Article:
• hermaphroditic - characterized by the presence of the reproductive organs of both sexes
  • nauplius stage - developmental stage of barnacles beginning at about 10 days after fertilization during which the larvae are free swimming; precursor to cyprid stage
  • substrate - the base on which a sessile (nonmotile) organism lives or grows
  • taxonomists - scientists who describe, identify, name, and classify organisms
  • zooplankton - animal plankton
Extensions
  1. If time permits, the investigations of the effect of environmental influences on barnacles may be expanded. To observe the role of the cirri in securing oxygen, you may substitute boiled sea water which has less dissolved oxygen in the water. (It is generally observed that the barnacles will increase their beats per minute when placed in water with less oxygen unless that water has no oxygen. Then they will stop moving.)

  2. Substitute distilled water and salt solutions of different concentrations for the warm water to show the effect of changes in salinity on metabolism.(It is usually observed that lowering the salinity increases the rate of beating). "Barnacle Beats" in Unit VI: People and the Sea - Estuaries describes in detail how to test the effects of salinity changes on barnacles. The possibilities for experimentation are many.

Answer Key
Part 1
  1. Answers will vary. Accept students' hypotheses about what the barnacles are doing as they move.

  2. Answers will vary. Accept student predictions about how barnacle movements will vary with water temperature.

  3. d. The answer will depend on experimental results. In general, barnacles are more active in warm water. They will slow and stop in water above 25° or 30° C.

Analysis and Interpretation
  1. 3.  Experimental results will vary.

  2. Accept student ideas. You may want to share with students that cold water tends to hold more oxygen than warm water. Barnacles may move more in warm water because they are working harder to get oxygen. In addition, barnacles warm as the temperature of their environment warms, increasing their metabolism and speeding up their activity.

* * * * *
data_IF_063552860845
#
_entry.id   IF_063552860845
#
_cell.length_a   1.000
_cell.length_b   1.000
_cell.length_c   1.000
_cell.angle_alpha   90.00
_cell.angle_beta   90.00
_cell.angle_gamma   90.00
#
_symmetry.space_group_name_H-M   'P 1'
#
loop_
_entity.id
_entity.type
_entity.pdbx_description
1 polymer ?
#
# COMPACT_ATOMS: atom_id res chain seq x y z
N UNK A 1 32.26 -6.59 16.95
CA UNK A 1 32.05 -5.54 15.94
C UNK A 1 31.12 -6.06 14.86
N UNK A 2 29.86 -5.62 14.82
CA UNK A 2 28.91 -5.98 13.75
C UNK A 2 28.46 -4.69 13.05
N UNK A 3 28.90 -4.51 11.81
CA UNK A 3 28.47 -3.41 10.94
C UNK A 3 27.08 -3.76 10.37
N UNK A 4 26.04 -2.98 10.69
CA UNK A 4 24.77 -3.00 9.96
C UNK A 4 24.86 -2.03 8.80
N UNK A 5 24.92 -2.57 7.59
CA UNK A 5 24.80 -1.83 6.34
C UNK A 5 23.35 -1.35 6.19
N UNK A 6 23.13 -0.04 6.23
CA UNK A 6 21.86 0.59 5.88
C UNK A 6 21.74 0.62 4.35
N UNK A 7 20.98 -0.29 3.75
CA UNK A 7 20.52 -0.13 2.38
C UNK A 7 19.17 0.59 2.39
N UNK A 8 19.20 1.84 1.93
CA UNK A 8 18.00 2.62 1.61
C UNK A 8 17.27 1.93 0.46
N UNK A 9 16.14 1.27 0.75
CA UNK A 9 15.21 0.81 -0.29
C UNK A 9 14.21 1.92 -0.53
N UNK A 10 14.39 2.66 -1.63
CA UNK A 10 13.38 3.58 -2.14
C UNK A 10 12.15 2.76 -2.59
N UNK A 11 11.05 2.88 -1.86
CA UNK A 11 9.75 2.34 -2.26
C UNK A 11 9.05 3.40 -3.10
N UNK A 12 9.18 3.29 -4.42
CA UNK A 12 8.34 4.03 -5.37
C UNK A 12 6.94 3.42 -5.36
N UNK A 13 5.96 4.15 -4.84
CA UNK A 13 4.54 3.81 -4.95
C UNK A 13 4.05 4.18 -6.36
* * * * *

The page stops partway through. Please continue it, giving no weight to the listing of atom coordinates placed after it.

Part 2
  1. The opening of an acorn barnacle is covered by two pairs, or four, shell plates.

  1. Student descriptions of changes in barnacle movements will vary. The barnacles may speed up or slow down. They may extend more or less completely. They may wave their cirri from side to side instead of opening and closing.

  2. Answer depends on experimental results. In general, barnacles either continue to extend and retract their cirri but at a faster rate when food is present in order to catch more food, or they hold their cirri open for a long time allowing food to accumulate. This latter behavior will result in lower cirri counts.

  3. Student responses will vary. See explanations for cirri movements in answer #8 above.

  4. Answers will depend on what students observe. Cirri usually create a definite water current.
Analysis and Interpretation
  1. A receding tide or the threat of a predator would cause a barnacle to close its shell plates.

  2. Answers will vary depending on the behaviors students observed.

  3. Barnacles feed by setting up a current with their cirri that brings plankton to them. The cirri then trap the plankton and pull it into the barnacle shell to the barnacle's mouth.
Part 3
Analysis and Interpretation
  1. The distribution of barnacles is accomplished during the larval stages. The free-floating larvae effectively spread the barnacle population.

  2. There are several possible advantages to the crowding seen in adult barnacles. The crowding may serve to trap water and reduce the effects of drying for intertidal species. Crowding facilitates reproduction. Dense aggregations also increase the likelihood of cross-fertilization. It is also possible that the combined beating of numerous cirri may serve to create more substantial currents and move more food and oxygen past the barnacles. Your students will probably have other hypotheses.

  3. The most obvious adaptation that helps prevent drying is the moveable shell plates, which may be tightly closed. In addition, the impervious shell also resists drying. The barnacle also traps a small amount of water inside when it closes, thereby reducing the effect of any drying by providing additional moisture. Many of the structures and behaviors observed in studying the barnacle relate to protection from desiccation.